Globalization and the rise of multinational corporations and branding
A further, crucial aspect of globalization is the nature and power of multinational corporations. Such companies now account for over 33 per cent of world output, and 66 per cent of world trade (Gray 1999: 62). Significantly, something like a quarter of world trade occurs within multinational corporations (op. cit). This last point is well illustrated by the operations of car manufacturers who typically source their components from plants situated in different countries. However, it is important not to run away with the idea that the sort of globalization we have been discussing involves multinationals turning, on any large scale, to transnationals:
International businesses are still largely confined to their home territory in terms of their overall business activity; they remain heavily 'nationally embedded' and continue to be multinational, rather than transnational, corporations. (Hirst and Thompson 1996: 98).
While full globalization in this organizational sense may not have occurred on a large scale, these large multinational corporations still have considerable economic and cultural power.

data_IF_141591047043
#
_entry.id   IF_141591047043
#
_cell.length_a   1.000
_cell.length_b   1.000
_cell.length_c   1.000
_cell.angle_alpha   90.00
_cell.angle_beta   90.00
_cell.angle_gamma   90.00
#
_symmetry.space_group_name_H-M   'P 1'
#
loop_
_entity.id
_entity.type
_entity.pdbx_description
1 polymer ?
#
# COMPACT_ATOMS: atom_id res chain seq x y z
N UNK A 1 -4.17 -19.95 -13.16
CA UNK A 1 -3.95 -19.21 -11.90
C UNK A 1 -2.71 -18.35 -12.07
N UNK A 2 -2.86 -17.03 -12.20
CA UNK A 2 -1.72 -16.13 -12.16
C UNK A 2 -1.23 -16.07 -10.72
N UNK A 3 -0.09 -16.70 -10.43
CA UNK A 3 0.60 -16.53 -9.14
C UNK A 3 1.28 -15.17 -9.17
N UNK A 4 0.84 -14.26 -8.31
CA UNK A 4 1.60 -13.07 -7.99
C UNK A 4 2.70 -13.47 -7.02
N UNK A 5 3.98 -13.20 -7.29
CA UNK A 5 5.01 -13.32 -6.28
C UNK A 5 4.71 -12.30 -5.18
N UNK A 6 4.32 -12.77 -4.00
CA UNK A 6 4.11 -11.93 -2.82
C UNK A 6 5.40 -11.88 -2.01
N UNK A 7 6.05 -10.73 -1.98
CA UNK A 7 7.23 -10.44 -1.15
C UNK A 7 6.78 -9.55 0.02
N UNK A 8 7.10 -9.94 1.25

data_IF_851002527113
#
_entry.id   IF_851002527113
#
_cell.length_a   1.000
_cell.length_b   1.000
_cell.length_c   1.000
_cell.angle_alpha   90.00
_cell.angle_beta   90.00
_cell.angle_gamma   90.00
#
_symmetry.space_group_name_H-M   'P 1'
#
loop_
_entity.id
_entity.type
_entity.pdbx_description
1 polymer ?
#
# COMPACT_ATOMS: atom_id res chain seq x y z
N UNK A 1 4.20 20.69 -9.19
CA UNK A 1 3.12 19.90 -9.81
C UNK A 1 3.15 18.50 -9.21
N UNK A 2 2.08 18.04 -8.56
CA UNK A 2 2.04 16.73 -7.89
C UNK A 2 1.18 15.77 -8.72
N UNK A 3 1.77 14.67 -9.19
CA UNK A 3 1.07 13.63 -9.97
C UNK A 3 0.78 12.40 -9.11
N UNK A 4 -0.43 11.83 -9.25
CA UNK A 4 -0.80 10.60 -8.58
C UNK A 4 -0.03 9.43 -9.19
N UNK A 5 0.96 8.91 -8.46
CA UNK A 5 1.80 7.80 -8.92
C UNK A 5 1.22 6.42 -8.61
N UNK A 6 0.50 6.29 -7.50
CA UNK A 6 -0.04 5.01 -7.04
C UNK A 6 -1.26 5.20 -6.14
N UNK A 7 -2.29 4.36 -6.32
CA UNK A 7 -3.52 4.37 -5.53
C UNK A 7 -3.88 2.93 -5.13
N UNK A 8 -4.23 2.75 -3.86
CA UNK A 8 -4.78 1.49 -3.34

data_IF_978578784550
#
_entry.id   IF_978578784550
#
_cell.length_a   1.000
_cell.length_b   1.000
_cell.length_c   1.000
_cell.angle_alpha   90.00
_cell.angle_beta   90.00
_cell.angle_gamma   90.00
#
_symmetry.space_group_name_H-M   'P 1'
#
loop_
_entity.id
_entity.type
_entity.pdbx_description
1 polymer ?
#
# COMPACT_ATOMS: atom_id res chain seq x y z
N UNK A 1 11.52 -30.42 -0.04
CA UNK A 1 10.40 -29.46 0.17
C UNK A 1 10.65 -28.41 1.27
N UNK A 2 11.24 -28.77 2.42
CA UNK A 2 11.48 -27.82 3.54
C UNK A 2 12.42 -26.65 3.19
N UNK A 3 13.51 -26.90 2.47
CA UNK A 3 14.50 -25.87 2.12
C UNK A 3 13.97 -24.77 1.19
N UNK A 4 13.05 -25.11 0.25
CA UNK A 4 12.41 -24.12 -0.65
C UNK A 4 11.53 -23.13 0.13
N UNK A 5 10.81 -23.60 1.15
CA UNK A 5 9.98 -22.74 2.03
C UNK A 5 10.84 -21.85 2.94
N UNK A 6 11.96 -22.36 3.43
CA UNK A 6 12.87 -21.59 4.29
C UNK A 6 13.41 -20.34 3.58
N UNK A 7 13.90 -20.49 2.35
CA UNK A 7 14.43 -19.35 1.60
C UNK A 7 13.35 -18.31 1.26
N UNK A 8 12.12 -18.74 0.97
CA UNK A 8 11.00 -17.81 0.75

Globalization and the impact of multinationals on local communities. Multinationals can impact upon communities in very diverse places. First, they look to establish or contract operations (production, service and sales) in countries and regions where they can exploit cheaper labour and resources. While this can mean additional wealth flowing into those communities, this form of 'globalization' entails significant inequalities. It can also mean large scale unemployment in those communities where those industries were previously located. The wages paid in the new settings can be minimal, and worker's rights and conditions poor. For example, a 1998 survey of special economic zones in China showed that manufacturers for companies like Ralph Lauren, Adidas and Nike were paying as little as 13 cents per hour (a 'living wage' in that...